Red Lion putting celebrity antics in focus for new campaign

It may have missed the boat on Charlie Sheen, but Toronto-based Psynex Pharmaceuticals should have no problem finding public figures whose lapses of judgment make them ideal candidates for its focus-enhancing supplement, Focusyl. The first was Kristen Stewart, who made headlines recently for cheating on boyfriend and Twilight co-star Robert Pattinson. She was sent a […]

It may have missed the boat on Charlie Sheen, but Toronto-based Psynex Pharmaceuticals should have no problem finding public figures whose lapses of judgment make them ideal candidates for its focus-enhancing supplement, Focusyl.

The first was Kristen Stewart, who made headlines recently for cheating on boyfriend and Twilight co-star Robert Pattinson. She was sent a complimentary box of Focusyl last week while attending the Toronto International Film Festival to promote her upcoming appearance in the movie On the Road.

The piece of stunt marketing was supported by a YouTube video depicting a faux Psynex representative explaining the company’s decision to send Stewart a box of its product.

“As a result of Miss Stewart’s recent admitted off-screen affair, it is our sincere hope that she will benefit from Focusyl’s ability to re-balance neurotransmitter levels and increase oxygen and nutrient delivery in the brain, enabling her to focus more of her energies on accelerating her acting career – a direction we’re confident her fans will support,” said the video.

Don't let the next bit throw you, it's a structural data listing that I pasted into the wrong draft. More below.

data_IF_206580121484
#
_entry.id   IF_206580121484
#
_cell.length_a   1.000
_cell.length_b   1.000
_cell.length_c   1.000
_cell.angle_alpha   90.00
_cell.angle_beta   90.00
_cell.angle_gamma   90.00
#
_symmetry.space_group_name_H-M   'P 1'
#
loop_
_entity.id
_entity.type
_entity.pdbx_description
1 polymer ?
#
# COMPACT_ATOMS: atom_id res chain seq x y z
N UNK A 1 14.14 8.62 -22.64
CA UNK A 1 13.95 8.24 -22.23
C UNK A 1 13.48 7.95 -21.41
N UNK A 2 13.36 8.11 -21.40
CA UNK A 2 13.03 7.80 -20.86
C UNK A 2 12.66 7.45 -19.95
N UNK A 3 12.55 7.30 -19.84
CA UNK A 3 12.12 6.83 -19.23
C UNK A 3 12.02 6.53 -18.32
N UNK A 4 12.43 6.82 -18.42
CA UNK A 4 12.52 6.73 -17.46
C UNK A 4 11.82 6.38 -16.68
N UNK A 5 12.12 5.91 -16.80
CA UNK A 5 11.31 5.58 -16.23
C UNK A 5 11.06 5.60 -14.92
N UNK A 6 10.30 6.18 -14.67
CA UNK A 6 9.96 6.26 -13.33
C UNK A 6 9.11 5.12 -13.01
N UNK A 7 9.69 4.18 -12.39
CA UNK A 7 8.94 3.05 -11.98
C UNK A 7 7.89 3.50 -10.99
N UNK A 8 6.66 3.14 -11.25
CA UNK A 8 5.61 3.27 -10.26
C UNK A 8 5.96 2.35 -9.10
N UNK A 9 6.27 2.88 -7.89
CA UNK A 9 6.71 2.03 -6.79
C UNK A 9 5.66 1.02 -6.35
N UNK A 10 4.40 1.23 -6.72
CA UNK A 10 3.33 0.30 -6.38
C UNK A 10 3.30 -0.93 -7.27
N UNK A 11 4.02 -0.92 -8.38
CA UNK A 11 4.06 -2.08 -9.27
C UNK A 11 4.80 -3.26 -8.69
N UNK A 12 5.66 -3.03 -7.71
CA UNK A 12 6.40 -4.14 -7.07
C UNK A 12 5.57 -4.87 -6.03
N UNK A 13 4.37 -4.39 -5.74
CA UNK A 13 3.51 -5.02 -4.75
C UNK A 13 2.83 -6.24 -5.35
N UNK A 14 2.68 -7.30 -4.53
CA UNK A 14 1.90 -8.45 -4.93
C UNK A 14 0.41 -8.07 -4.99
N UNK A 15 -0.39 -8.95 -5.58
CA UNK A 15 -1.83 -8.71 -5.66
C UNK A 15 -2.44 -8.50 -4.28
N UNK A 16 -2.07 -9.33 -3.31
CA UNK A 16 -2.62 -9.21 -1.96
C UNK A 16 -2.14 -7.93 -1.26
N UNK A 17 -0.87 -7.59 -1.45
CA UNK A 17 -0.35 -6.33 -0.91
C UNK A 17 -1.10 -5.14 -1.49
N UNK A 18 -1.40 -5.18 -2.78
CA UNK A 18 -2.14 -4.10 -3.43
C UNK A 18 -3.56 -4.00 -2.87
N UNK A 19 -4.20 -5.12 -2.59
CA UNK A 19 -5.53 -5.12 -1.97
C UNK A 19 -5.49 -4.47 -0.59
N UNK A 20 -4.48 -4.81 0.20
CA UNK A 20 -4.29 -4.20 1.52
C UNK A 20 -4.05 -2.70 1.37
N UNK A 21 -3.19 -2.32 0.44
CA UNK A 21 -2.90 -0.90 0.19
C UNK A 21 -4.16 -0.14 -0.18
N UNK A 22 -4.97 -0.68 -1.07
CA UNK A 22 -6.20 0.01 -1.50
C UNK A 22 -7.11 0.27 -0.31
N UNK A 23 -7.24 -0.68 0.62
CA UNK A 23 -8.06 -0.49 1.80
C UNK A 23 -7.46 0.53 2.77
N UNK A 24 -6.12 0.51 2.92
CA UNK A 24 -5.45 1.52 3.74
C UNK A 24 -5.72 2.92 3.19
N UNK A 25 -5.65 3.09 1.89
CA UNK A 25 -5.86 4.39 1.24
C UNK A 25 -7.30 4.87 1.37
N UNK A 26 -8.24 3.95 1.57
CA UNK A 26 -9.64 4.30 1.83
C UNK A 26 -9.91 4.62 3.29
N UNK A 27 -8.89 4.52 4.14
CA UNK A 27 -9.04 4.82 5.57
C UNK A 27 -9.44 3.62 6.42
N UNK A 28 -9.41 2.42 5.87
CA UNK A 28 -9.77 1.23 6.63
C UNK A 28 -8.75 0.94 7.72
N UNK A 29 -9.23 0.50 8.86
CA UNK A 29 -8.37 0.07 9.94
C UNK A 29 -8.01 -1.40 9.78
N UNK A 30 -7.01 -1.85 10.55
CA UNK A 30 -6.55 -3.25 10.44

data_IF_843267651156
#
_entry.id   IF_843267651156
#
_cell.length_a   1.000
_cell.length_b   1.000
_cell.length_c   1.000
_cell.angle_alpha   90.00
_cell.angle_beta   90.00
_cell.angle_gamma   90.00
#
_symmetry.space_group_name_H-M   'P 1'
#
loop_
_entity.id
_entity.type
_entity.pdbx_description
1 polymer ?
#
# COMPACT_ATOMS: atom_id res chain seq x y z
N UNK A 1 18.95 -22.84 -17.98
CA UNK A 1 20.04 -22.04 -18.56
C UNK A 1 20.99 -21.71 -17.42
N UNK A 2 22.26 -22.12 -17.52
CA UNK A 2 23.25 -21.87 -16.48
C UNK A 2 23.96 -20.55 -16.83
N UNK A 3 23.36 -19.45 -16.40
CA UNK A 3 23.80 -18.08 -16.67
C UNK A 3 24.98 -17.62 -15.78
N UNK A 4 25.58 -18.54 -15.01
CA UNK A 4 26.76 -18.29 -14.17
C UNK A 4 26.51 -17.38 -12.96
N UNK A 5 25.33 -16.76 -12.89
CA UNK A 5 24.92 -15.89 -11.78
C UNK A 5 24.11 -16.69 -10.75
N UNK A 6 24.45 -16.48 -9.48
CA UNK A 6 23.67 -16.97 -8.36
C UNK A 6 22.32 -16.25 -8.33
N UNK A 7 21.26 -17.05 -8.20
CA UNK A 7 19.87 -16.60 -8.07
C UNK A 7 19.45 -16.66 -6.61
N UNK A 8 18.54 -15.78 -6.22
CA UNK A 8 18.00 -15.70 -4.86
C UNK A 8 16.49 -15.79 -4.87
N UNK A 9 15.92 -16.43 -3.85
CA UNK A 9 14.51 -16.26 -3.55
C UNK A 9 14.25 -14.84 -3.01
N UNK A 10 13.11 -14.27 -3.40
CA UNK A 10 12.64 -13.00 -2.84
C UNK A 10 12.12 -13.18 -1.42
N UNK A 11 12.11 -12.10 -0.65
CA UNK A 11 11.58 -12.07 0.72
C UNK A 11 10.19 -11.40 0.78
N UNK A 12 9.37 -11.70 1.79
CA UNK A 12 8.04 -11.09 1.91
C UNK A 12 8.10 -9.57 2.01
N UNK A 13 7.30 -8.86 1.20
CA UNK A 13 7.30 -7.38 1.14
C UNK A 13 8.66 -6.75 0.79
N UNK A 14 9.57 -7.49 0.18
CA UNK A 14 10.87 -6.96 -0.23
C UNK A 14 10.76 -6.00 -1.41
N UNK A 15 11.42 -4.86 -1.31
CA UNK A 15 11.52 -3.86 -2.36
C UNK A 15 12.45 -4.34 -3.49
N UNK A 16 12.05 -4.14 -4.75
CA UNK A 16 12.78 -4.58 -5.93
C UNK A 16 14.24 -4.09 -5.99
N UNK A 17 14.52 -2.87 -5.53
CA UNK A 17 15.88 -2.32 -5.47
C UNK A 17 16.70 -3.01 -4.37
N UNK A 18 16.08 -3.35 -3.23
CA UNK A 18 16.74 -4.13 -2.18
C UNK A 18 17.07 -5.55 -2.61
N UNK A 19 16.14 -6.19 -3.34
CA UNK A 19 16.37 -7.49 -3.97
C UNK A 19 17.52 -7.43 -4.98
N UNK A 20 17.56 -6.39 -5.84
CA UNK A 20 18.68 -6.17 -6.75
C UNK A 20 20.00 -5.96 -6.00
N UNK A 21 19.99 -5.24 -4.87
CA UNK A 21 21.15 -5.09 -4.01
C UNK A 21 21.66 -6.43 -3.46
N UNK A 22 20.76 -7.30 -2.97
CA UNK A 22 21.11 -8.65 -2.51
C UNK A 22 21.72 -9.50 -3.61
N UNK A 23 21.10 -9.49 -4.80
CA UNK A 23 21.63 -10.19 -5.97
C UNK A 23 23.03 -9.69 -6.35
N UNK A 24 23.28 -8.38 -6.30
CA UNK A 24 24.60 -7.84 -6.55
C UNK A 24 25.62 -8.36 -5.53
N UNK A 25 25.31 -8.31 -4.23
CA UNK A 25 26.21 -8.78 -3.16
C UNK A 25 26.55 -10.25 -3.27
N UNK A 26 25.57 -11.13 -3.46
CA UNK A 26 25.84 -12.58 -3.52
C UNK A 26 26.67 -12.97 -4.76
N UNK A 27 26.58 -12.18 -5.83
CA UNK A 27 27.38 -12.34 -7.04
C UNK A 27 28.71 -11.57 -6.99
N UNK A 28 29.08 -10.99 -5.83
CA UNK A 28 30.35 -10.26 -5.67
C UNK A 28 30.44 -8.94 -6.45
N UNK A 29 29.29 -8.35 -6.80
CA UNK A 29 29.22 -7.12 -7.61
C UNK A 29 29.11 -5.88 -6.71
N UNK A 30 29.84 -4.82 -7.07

The company has a total of five videos recorded, said Brett Channer, president of Red Lion, the Publicis-owned company behind the campaign.

It is the first consumer marketing initiative for Psynex, which currently sells Focusyl via Amazon. “We’re all about creating brand behaviour, not brand ads,” said Channer. “We really don’t look at ourselves as an agency, we look at ourselves as a consulting firm that helps clients get past business problems to help their sales.”

Focusyl is the first in a series of what Channer described as over-the-counter “mental fitness products” being developed by Psynex. Further work for the brand, which Channer described as “more stunt-oriented,” will debut in the northeast U.S. in the near future.

Focusyl’s core target is a group that Channer described as “emerging adults,” people who are either in university or just entering the workplace and are seeking mental focus. The product is expected to compete with energy drinks like Red Bull.

Since formally opening in January, Red Lion has completed work for Whirlpool Canada and computer manufacturer ASUS, and is currently agency of record for Caulfeild Apparel (whose brands include Joe Boxer, English Laundry and Cutter & Buck). The agency now employs 21 people.

“We’re finding our voice and the clients are finding us, so it’s starting to work,” said Channer.

Related
Channer helms Red Lion for Publicis

Brands Articles

Telus partners with Aimia on loyalty program roll out

Telco to use 'Smart Button' software to help review and analyze customer data

The new reality of customer-centric marketing (Column)

Cundari CEO on creating content that provides value, engages brand advocates

What marketers can learn from… Marvel’s comeback

Great companies don't only make products, they build ecosystems

Watch This: CIBC brings Percy the penguin to life

Bank brand unleashes its mascot in Toronto

Canadian businesses investing in IoT for marketing (Study)

Global companies based in Canada to spend $23 million on IoT on average in 2015

Tim Hortons to review use of in-store digital screens

Following Enbridge storm, chain determining if Tims TV makes sense for the brand

Chicken Fries help boost Burger King’s second quarter sales

Parent company's Tim Hortons chain also reports sales gains

Checkout 51 acquired by News America Marketing

Canadian mobile coupon company to retain its name and Toronto headquarters